Workers wait to unload slot machines at Revel casino in Atlantic City, N.J. Once the casino is open, some of its front-line employees will face term limits of four to six years, the company says.
Workers wait to unload slot machines at Revel casino in Atlantic City, N.J. Once the casino is open, some of its front-line employees will face term limits of four to six years, the company says. Wayne Parry/AP
A new casino set to open in Atlantic City, N.J., has announced it will set term limits for its front-line staff. When employees' terms run out, they'll have to go through the hiring process again. The casino says the policy will keep its service fresh. Others say the company is taking advantage of a tough job market.
From bellhops to dealers, employees of the new casino — called Revel — will be hired for terms from four to six years. After that, they have to reapply for their jobs and compete against other candidates.
Revel declined to make anyone available for an interview. In a written statement, the company asserts that its employment policy will help it "attract the most highly professional people who are inspired by a highly competitive work environment."
But it's an unusual way to go. Many who work in employment law or advocacy say they've never heard of anything like this before.
"What they've done here is set up a system that puts their good performers through a gauntlet of having to compete with people who have no record of performance," says Alice Ballard, a prominent employment attorney who works out of Philadelphia.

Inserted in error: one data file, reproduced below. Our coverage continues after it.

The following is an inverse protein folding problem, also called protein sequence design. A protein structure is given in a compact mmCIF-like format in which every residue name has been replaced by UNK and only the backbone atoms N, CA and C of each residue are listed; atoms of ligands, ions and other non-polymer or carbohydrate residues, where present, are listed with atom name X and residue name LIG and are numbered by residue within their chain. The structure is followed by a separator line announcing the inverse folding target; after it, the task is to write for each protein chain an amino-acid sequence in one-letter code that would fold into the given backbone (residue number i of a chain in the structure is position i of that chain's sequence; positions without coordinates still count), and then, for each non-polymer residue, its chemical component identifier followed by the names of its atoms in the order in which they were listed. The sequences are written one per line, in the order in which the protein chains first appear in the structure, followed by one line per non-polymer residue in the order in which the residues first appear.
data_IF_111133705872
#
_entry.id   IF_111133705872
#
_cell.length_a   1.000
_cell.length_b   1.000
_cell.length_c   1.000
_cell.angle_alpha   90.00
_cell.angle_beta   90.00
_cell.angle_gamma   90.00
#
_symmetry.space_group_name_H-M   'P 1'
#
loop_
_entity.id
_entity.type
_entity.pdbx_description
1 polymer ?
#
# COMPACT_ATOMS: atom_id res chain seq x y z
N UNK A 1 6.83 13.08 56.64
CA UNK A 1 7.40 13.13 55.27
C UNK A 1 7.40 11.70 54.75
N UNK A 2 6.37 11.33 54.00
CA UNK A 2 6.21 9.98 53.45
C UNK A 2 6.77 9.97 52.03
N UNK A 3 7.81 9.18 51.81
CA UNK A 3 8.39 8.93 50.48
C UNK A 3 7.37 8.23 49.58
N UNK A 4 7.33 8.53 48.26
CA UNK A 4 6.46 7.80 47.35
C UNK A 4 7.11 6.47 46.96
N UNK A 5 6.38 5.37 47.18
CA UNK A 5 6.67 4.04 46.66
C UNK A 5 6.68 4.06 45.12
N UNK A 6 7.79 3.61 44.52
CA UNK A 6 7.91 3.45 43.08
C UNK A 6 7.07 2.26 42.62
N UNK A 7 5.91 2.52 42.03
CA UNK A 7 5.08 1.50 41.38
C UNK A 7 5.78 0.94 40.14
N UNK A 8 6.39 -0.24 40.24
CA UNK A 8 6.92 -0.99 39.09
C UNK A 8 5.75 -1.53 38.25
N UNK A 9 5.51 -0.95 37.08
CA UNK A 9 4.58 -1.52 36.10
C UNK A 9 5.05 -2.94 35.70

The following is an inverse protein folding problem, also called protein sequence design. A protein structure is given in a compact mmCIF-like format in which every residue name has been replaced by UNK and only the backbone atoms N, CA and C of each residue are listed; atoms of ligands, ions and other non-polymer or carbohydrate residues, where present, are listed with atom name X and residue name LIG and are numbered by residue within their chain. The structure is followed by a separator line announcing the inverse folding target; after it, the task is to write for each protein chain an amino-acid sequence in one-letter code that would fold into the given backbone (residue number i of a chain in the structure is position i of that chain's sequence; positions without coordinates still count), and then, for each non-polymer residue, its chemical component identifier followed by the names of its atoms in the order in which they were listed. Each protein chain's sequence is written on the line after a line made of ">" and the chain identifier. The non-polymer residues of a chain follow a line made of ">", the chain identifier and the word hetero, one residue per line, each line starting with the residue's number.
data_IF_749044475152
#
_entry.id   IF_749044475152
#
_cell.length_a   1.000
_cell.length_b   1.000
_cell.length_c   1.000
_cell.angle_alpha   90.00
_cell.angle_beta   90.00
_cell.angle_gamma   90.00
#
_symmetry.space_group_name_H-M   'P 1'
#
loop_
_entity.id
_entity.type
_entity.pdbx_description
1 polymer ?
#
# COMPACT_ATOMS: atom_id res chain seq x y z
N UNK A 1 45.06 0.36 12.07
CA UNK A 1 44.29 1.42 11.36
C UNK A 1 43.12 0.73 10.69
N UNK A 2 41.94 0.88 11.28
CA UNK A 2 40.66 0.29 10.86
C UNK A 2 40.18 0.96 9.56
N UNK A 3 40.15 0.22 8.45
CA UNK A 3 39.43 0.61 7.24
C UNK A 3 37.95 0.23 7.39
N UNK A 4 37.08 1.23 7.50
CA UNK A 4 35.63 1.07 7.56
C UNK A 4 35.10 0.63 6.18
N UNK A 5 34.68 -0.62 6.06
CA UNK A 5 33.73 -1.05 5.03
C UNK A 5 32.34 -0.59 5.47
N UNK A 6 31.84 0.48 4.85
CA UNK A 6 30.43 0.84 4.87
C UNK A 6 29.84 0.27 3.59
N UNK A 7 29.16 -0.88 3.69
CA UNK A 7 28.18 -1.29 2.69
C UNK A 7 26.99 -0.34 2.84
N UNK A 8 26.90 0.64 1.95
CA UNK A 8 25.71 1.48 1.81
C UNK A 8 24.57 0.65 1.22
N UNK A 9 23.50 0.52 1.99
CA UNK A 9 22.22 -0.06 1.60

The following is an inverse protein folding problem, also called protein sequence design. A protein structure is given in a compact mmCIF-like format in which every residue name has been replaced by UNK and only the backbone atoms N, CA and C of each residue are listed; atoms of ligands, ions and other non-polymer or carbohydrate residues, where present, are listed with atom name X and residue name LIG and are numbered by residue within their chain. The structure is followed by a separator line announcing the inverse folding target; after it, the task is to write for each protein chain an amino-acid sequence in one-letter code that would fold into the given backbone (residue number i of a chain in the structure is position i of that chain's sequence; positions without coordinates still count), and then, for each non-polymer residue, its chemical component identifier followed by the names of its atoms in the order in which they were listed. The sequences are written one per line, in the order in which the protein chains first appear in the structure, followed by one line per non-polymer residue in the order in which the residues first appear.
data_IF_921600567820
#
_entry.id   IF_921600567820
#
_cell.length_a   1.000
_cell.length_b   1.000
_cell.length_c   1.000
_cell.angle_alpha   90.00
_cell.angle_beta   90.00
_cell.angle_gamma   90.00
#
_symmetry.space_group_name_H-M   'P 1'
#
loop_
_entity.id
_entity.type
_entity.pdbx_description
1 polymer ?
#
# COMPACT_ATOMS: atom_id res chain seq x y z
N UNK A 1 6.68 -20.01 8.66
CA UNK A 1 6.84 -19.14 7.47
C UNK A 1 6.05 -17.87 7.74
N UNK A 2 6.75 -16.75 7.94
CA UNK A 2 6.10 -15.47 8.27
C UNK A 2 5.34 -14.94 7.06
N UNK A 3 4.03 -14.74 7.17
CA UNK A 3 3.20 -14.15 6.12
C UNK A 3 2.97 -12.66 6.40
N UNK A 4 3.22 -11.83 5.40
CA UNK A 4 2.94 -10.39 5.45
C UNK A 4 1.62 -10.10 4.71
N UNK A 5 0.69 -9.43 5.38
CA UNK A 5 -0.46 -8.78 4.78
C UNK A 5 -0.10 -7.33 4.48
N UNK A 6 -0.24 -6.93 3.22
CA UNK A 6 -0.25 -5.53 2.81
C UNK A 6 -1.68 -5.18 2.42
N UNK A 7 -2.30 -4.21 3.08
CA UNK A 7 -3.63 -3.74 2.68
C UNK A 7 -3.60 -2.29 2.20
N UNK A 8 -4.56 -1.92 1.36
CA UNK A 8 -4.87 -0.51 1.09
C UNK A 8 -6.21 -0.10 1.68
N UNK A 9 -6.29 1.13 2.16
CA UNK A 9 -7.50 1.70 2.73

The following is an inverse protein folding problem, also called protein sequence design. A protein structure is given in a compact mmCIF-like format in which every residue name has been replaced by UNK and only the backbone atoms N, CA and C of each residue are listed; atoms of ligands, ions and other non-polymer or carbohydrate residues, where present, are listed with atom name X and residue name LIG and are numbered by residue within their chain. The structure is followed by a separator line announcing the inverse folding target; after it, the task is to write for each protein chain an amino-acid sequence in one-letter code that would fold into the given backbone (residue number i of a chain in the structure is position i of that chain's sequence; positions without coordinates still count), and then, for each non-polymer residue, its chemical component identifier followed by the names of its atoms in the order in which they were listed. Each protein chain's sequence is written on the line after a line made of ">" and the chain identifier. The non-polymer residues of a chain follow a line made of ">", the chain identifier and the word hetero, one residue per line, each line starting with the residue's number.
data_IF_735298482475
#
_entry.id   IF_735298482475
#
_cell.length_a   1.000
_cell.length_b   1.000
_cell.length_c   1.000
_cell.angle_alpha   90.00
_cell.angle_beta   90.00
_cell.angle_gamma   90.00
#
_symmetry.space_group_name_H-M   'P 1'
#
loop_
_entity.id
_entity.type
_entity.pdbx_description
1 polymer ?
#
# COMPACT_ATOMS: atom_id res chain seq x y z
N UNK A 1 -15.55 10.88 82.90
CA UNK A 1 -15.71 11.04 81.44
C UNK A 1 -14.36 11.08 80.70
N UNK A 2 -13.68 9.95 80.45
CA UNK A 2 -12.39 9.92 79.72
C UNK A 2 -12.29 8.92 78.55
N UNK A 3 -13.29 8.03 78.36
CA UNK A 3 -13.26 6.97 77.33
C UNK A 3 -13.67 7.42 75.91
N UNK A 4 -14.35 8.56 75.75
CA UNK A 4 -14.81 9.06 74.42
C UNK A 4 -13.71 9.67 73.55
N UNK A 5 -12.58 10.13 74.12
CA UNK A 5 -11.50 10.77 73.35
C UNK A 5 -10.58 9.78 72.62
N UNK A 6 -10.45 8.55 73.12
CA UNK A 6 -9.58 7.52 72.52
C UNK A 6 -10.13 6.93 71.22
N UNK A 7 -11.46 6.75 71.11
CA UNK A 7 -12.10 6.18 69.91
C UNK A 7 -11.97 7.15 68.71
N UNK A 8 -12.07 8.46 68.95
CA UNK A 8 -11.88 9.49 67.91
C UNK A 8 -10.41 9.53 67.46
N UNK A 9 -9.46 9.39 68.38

Ballard says anyone can be fired from his or her job. But she thinks the casino's policy is more problematic.
"Why would you take your good performers and put them through that competitive process," she asks, "if you aren't trying to get rid of a good performer for some other reason?"
The new Revel casino, which sits along the boardwalk in Atlantic City, has drawn criticism for its employment policies.
The new Revel casino, which sits along the boardwalk in Atlantic City, has drawn criticism for its employment policies. Emma Jacobs/WHYY
Ballard thinks that "other reason" is probably age. To her, this reapplication process looks like a low-profile way for the casino to regularly weed out older employees.
On the other hand, there's a logic to Revel's thinking, according to Brian Tyrrell, a professor of hospitality management at Stockton College in New Jersey. To make his point, he quotes a famous hotel executive.
"I think it was Hilton who talks about 1,000 points of contact with the guest, and how that is what the guest remembers, in terms of the service delivery experience," Tyrrell says. "They want to have a high degree of control over that."
Tyrrell thinks the reapplication policy will motivate people to move up in the company — because management positions won't require people to reapply. He also says Atlantic City desperately needs new jobs, and the employment insecurity imposed by Revel may be a price worth paying.
Atlantic City casino employee Jeff Payne sits in the living room of the comfortable house he bought with his earnings. He has been with Caesars for 23 years. Now, he serves drinks in the high-roller lounge.
"How can you buy a car if you don't know you're going to have a job?" Payne asks. "You want to refinance your home; you want to buy a home. I mean, these have always been decent jobs, good-paying jobs, sustaining jobs. But my concern is, you get this job — and then you have no job security."
Payne, a union member, says the new jobs aren't what were promised when gaming came to Atlantic City.
But a lot of people laid off from casinos in Atlantic City in the past few years still haven't found work. He says that even with Revel's tough hiring policy, those people probably will apply.